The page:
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Syrian Refugees: Who Helps the Helpers?

By Delphine du Toit | April 1, 2016

<1160 words> The harsh truth about helping Canada’s Syrian refugees is with us now.  The state of their kids’ teeth, our inability to communicate in Arabic, and all that. I’m sure there are many misunderstandings that have the potential to gnaw at the goodwill cloud that swept the Canadian nation when first our new PM…

Response to Fear: Fascism or Openness?

By Delphine du Toit | March 26, 2016

<932 words> I read Kathy Jourdain’s new blog this morning  on her blog page and ended up writing such a long response that it turned into the blog below.  She starts out with: “Be afraid. Be very afraid. But not for the reasons you might think. We are living in precipitous times. We are in danger…

The Elephant in the Room

By Delphine du Toit | March 23, 2016

<520 words> I was at a meeting a while back, in a room with a low ceiling, comfortably seating about 8 people around a board room table; plastic water bottles and everything.   During the conversation someone mentioned that there was an elephant in the room – with reference to something we all knew and thought…

What if I were predisposed to being grateful?

By Delphine du Toit | February 29, 2016

There are those who have a predisposition to entitlement.  They feel that everything they have is theirs because it is their right to have those things.  They typically also feel they’re entitled to things they don’t yet have and will set about causing others to hand over those things, or at least to feel guilty…

The adversarial nature of dispute resolution procedures

By Delphine du Toit | January 28, 2016

We can monkey around with rearranging words without changing meaning or intent, or we can be serious and reframe our conflict resolution procedures to truly restore trust, respect and engagement. <783 words and a sound clip of 30.26 minutes> Sometimes I have clients who request coaching with me to revisit experiences they’ve had at work. They feel…

“The Answer to the Problem is Here, Inside You.”

By Delphine du Toit | January 26, 2016

<484 words> The other day I saw a wedding video on Facebook. A group of men performed the great and terrifying Maori haka with words especially written for the occasion. Millions have watched the video. Some people felt that the haka was threatening and/or insulting, but no, it is a great sign of respect, according to NewZealand.com…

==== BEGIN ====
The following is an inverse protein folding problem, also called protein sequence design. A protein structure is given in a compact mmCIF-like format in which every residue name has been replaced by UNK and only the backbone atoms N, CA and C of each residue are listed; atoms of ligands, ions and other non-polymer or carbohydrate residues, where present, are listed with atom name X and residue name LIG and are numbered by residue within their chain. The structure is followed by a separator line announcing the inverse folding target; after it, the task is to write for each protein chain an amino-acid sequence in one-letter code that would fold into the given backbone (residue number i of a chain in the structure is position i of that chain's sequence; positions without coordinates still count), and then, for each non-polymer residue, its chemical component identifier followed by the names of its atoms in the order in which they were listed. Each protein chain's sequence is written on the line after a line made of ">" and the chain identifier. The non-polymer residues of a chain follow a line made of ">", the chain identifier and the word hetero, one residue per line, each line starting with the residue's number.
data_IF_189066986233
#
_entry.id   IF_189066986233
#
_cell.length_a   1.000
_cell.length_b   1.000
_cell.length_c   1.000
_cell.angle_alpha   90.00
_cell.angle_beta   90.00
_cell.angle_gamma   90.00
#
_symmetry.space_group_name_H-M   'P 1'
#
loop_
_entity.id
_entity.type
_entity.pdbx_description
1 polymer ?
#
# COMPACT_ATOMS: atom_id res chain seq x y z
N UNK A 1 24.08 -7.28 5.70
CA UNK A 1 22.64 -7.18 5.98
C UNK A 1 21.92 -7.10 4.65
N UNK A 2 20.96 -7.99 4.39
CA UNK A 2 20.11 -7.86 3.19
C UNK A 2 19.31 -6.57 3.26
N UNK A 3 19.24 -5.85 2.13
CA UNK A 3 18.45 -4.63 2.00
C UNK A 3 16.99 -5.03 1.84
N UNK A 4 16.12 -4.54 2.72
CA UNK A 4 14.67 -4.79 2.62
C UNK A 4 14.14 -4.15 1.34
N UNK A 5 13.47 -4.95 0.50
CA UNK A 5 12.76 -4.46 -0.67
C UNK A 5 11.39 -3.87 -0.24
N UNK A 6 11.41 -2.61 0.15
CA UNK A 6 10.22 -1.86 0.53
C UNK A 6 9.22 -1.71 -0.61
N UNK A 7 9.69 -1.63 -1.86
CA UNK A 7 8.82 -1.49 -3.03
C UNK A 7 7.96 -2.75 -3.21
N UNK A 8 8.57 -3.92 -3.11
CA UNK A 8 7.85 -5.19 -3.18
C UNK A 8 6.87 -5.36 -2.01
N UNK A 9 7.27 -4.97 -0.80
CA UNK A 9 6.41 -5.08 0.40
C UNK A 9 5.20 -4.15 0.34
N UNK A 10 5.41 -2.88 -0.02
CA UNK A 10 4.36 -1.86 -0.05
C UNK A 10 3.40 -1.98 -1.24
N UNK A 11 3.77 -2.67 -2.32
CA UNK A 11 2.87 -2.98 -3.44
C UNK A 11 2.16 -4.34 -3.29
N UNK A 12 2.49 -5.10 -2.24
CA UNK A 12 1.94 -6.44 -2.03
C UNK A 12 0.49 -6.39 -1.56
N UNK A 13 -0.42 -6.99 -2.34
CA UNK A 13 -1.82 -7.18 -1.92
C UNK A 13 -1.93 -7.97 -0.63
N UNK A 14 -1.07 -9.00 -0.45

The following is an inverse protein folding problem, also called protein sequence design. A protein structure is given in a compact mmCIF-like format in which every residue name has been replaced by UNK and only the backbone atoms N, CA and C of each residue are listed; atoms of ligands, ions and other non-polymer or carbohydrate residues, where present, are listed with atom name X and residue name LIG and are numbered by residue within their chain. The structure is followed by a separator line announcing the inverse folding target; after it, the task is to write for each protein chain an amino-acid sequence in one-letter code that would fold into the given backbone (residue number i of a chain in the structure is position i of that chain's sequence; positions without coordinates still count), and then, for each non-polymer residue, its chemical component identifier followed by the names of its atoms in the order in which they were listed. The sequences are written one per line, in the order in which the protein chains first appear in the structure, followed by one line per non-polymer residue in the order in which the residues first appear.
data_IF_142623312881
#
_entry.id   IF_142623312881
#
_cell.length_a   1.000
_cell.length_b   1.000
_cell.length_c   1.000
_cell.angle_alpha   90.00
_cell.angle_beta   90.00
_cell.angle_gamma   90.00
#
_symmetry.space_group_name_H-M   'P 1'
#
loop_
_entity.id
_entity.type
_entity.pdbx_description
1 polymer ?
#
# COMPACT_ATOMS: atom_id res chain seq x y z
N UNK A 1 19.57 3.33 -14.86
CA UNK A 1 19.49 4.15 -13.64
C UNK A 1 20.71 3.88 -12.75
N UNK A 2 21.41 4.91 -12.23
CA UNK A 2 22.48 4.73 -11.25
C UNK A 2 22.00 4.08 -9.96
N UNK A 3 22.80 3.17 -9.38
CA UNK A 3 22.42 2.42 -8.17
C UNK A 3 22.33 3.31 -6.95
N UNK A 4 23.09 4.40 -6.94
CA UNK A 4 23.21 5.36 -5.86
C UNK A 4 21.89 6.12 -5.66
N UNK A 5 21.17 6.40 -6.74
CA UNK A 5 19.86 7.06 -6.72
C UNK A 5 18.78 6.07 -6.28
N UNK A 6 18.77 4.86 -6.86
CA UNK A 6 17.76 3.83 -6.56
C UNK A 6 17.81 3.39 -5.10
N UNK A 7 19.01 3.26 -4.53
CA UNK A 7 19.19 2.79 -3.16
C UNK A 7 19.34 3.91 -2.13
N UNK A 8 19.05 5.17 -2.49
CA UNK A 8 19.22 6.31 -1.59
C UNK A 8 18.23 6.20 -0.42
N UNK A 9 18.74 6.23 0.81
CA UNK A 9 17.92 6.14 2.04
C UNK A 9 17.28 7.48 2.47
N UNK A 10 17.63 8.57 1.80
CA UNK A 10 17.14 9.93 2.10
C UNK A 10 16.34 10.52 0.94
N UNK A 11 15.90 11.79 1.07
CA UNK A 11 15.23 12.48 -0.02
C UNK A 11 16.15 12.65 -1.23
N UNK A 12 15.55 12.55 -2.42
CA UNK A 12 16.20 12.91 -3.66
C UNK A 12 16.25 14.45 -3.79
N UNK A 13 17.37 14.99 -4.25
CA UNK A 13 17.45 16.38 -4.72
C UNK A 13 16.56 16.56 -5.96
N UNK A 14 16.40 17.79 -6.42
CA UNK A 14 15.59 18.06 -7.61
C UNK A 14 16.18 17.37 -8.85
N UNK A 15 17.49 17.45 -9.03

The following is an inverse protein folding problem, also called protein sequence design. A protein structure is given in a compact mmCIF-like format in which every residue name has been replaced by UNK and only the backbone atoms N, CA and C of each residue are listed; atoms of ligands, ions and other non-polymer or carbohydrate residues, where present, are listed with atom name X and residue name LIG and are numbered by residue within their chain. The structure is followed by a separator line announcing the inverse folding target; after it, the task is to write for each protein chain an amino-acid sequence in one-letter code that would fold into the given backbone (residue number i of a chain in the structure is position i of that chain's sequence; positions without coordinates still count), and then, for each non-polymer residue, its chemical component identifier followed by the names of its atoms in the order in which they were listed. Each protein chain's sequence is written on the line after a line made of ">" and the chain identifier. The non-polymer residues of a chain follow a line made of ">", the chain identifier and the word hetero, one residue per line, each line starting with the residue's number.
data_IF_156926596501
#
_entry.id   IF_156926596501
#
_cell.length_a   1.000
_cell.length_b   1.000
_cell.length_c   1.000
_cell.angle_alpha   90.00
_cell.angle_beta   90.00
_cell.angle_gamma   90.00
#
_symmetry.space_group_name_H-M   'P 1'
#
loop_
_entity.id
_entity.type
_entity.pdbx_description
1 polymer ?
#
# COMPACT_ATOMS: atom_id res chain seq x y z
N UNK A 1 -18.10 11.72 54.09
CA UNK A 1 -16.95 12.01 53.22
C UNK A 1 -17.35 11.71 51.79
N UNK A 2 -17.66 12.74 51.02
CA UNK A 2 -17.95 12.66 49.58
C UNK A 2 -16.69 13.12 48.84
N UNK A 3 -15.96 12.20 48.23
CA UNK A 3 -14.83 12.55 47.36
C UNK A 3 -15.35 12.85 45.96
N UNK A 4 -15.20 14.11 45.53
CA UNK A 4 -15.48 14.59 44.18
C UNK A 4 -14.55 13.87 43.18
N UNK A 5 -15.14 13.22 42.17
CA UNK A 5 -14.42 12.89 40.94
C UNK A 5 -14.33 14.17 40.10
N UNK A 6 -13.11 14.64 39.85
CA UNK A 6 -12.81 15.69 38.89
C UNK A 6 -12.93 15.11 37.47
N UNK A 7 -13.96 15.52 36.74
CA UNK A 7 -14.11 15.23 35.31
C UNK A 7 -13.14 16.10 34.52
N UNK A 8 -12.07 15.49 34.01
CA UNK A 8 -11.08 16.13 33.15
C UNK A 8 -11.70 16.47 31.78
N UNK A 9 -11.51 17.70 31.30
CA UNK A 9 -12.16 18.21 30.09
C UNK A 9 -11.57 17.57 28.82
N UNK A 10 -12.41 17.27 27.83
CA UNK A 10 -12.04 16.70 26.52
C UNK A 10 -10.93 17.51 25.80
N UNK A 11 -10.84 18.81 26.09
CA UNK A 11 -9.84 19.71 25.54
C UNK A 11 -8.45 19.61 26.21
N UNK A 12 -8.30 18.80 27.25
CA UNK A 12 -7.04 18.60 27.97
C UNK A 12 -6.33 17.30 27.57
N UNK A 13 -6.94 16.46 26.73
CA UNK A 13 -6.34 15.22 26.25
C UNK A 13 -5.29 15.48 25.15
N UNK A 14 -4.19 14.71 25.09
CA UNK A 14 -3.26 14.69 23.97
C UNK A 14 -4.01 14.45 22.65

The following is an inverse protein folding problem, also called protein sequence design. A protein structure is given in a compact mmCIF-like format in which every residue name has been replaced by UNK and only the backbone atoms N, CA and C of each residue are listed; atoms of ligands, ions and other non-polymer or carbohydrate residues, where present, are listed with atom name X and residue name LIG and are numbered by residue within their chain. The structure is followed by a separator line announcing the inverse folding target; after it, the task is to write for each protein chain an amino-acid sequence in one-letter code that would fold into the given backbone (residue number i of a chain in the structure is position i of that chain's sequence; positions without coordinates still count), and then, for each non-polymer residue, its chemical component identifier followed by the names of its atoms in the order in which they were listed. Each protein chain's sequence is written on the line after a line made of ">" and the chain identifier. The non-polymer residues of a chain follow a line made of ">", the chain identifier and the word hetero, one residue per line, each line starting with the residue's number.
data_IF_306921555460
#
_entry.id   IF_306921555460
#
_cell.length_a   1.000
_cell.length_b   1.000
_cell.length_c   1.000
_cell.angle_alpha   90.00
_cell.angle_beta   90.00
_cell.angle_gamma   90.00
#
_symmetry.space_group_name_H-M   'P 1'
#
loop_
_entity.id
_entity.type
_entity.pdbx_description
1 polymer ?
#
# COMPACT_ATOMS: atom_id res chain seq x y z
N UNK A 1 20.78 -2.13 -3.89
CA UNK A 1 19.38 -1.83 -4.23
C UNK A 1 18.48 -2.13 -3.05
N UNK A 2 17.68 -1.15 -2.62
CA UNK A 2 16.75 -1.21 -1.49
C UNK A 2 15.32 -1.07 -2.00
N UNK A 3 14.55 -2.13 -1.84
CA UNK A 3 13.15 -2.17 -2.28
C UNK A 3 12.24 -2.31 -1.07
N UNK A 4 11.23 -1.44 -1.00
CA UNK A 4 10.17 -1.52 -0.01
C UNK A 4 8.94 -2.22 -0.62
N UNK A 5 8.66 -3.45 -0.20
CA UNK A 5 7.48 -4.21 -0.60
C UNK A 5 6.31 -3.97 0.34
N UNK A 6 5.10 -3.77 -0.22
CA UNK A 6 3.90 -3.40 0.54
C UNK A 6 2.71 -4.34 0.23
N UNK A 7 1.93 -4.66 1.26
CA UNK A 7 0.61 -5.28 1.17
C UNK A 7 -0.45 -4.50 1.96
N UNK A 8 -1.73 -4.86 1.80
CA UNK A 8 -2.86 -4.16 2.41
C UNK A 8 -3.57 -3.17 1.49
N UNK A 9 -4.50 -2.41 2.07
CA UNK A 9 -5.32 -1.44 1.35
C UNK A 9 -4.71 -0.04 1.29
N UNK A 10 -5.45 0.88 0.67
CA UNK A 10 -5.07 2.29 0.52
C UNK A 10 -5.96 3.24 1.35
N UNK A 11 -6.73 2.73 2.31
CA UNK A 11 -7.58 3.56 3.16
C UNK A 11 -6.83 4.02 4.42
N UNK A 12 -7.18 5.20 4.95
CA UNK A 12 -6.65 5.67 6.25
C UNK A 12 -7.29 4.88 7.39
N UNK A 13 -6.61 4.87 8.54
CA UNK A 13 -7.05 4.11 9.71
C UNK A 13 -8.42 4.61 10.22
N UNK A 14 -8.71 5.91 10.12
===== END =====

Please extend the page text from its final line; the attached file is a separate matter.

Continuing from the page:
Four New Things for the New Year

By Delphine du Toit | December 31, 2015

<292 words> Stop.   Think.   Choose.   Do. You’ve come through Christmas ok, haven’t you?  Kept your mouth shut when you wanted to speak out?  Went home before the same old quarrel kicked into gear?  Dreading going back to work to face the bully again? Are you always going to be like that?  Avoiding…

Working at a Rogers Call Centre Pays Off

By Delphine du Toit | November 23, 2015

Rogers, one of Canada’s major cell phone service providers recently won a prestigious award for the way it used coaching of call centre employees to improve customer satisfaction and revenue in-flow.

It looks like a game-changer.

PERSONAL SAFETY IN THE FACE OF GLOBAL TERRORISM

By Delphine du Toit | November 22, 2015

The recent spate of fundamentalist terrorist attacks across the globe had triggered exactly the weapon it was intended to unleash: fear expressed as anger, causing confusion, separating us rather than bringing us together. It is a time when we may be so exhausted by confusion and fear that we readily sacrifice the rights and freedoms that are so hugely important to us. We’re at risk of running backwards. I’m not prepare to do that.

Fundamental need for fairness is confounded by our cultural expression of it.

Fairness is simple. Bring culture into it and bedevil everything.

By Delphine du Toit | October 27, 2015

The way of breaking through cultural barriers to fairness is to return to our human origins. Fairness is the default position; culture is the way in which we express and judge it. The more culturally divergent a workplace is the less likely it is we’d have consensus on what constitutes ‘fairness’.
This paper explores Brown’s human fundamentals via Pinker; Frans de Waal’s research on the moral behaviour of animals; and then human culture via Hofstede, with a view of stimulating HR to look at how they ‘do’ fairness differently. What is being done currently doesn’t quite meet the human standard of fairness.

And so, how does one set that standard? The answers are in your approach and your level of cultural competence.

Some ideas are offfered on how fairness might be viewed and enacted differently – if someone has the curiosity and courage to do it.